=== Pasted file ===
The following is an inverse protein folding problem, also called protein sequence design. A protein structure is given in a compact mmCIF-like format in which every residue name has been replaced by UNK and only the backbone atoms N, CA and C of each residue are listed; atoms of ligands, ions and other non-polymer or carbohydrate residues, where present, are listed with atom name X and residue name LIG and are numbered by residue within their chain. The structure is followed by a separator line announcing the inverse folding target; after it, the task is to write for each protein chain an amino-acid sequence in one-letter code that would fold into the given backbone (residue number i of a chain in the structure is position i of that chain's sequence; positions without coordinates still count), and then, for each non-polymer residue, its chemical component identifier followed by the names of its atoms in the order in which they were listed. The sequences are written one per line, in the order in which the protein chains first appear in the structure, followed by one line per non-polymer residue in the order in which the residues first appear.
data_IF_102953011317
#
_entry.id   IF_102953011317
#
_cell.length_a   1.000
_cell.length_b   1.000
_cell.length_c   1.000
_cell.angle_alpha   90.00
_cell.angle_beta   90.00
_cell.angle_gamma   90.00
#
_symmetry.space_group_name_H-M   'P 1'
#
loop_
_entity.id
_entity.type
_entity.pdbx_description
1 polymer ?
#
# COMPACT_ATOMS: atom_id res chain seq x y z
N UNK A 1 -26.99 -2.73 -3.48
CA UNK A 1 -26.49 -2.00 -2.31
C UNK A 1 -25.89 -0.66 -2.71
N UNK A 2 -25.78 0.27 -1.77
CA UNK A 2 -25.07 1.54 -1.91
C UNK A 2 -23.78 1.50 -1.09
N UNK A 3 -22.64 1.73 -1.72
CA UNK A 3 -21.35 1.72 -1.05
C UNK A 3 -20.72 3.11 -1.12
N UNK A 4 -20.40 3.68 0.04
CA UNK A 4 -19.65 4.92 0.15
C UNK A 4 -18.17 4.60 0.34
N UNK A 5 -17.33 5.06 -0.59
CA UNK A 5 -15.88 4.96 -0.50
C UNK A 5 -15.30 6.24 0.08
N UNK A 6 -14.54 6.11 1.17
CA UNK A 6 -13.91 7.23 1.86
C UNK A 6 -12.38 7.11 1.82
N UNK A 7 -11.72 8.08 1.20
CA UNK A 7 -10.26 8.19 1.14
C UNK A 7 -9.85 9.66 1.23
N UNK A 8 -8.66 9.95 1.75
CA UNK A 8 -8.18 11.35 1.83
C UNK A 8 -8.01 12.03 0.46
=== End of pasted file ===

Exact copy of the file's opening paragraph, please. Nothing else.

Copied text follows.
The following is an inverse protein folding problem, also called protein sequence design. A protein structure is given in a compact mmCIF-like format in which every residue name has been replaced by UNK and only the backbone atoms N, CA and C of each residue are listed; atoms of ligands, ions and other non-polymer or carbohydrate residues, where present, are listed with atom name X and residue name LIG and are numbered by residue within their chain. The structure is followed by a separator line announcing the inverse folding target; after it, the task is to write for each protein chain an amino-acid sequence in one-letter code that would fold into the given backbone (residue number i of a chain in the structure is position i of that chain's sequence; positions without coordinates still count), and then, for each non-polymer residue, its chemical component identifier followed by the names of its atoms in the order in which they were listed. The sequences are written one per line, in the order in which the protein chains first appear in the structure, followed by one line per non-polymer residue in the order in which the residues first appear.